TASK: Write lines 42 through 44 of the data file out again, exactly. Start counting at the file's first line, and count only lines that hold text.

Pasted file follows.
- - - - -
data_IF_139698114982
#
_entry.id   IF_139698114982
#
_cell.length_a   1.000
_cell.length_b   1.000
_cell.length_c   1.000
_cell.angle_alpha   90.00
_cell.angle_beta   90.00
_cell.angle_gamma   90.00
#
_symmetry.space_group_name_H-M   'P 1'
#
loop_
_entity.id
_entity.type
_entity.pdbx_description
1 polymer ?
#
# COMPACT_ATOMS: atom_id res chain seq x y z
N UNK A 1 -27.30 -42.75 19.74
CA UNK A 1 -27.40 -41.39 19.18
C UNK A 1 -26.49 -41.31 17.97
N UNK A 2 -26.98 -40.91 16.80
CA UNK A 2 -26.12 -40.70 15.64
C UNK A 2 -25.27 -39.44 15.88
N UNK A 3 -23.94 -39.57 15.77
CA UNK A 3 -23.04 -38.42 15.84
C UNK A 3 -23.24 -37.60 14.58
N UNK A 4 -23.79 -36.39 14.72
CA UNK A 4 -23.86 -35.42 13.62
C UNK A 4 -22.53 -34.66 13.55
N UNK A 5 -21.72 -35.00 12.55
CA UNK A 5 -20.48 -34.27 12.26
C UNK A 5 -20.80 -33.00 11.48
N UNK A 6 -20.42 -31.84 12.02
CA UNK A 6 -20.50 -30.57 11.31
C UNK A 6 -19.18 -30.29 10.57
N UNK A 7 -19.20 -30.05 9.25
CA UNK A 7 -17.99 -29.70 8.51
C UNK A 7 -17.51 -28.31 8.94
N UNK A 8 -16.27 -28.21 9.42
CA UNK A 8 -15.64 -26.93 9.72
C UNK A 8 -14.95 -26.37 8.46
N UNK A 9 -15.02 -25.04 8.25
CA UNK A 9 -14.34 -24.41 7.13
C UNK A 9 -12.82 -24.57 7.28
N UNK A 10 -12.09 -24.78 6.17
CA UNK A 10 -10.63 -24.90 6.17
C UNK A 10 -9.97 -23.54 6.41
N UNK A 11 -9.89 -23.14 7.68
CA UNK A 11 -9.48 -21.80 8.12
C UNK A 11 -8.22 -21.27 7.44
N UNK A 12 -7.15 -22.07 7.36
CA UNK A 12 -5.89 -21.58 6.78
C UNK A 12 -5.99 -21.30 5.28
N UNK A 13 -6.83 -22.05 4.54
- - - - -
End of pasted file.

N UNK A 8 -16.27 -28.21 9.42
CA UNK A 8 -15.64 -26.93 9.72
C UNK A 8 -14.95 -26.37 8.46